littlefield 2

littlefield 2 - Stanford University Graduate School of...

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Stanford University Graduate School of Business January 2008 Based on a note written by Sam Wood and Sunil Kumar, Stanford University Graduate School of Business. Copyright 2007. For permission to reproduce, contact info@responsive.net. Managing Customer Responsiveness at Littlefield Labs Background Littlefield Laboratories (LL) has opened another lab. The new lab uses the same process as the lab in the assignment “Capacity Management at Littlefield Labs” — neither the pro- cess sequence nor the process time distributions at each machine have changed. On day 0, the lab began operations with three preparers, one tester, and one centrifuge, and an inven- tory of 160 test kits. This left the lab with $1,000,000 in reserves. Customer demand con- tinues to be random, but the long-run average demand will not change over the product’s 268-day lifetime. At the end of this lifetime, demand will end abruptly and lab operations will be terminated. At this point, all capacity and remaining inventory will be useless, and thus have no value. Management would like to charge the higher prices that customers would pay for dramati- cally shorter lead times. However, historic lead times often extend into several days, so management has been unwilling to quote the shorter lead times. Operations Policies at Littlefield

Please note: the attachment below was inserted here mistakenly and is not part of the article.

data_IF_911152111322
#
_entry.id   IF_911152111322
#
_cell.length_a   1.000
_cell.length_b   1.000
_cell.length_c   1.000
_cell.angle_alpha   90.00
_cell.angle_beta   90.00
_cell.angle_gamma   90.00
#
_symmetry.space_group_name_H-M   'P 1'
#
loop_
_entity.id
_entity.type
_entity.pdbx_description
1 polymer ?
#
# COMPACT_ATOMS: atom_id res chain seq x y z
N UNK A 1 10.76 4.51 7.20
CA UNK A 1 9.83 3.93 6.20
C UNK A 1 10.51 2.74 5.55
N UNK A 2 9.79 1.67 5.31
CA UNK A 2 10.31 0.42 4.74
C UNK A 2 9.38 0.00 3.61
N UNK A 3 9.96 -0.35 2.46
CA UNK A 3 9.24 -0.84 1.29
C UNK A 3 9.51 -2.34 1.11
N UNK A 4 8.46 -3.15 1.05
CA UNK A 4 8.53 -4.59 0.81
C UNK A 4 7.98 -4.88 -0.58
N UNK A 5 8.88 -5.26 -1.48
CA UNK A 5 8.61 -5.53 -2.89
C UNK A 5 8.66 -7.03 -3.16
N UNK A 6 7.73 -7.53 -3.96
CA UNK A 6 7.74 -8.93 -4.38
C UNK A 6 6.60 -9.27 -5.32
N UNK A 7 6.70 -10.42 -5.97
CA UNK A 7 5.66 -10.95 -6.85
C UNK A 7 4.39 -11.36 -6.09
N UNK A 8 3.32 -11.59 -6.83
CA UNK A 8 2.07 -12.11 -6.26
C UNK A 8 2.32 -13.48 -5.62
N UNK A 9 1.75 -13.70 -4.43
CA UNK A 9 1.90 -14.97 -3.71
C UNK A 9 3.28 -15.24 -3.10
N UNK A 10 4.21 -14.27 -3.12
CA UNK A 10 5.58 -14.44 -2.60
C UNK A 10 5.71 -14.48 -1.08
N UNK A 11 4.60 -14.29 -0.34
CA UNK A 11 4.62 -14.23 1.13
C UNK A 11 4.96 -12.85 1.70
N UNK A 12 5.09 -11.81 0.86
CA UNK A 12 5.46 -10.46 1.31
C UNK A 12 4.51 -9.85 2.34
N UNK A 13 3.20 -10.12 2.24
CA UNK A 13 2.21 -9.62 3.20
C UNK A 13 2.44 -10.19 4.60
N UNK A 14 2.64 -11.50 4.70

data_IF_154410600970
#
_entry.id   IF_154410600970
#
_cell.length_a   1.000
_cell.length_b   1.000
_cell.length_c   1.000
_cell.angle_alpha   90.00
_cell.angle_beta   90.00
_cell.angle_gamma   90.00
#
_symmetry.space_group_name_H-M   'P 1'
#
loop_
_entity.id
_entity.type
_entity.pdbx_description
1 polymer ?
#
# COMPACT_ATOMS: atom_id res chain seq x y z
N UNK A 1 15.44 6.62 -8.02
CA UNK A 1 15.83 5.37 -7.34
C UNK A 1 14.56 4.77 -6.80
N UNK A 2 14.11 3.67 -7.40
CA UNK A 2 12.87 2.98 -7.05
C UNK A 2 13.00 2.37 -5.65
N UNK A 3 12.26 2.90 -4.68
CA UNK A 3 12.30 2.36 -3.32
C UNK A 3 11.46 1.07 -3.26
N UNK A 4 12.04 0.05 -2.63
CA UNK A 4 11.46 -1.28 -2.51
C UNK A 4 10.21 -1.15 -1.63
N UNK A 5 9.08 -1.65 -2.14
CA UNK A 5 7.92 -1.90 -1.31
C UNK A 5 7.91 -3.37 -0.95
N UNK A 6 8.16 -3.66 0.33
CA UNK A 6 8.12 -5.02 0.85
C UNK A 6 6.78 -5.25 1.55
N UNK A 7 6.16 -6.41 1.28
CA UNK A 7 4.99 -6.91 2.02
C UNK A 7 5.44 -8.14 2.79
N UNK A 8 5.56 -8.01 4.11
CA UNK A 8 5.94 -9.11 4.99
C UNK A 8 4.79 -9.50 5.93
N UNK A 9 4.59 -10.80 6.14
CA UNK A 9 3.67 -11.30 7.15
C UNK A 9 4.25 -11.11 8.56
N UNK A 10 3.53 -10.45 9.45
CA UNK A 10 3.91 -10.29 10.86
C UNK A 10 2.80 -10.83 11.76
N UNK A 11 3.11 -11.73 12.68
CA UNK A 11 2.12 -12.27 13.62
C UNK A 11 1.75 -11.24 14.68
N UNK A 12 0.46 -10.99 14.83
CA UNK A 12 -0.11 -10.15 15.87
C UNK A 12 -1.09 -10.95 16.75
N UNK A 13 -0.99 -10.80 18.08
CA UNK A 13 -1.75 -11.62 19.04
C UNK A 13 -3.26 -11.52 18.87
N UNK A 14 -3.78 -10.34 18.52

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This note was uploaded on 12/18/2009 for the course BUAD 311 at USC.

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littlefield 2 - Stanford University Graduate School of...

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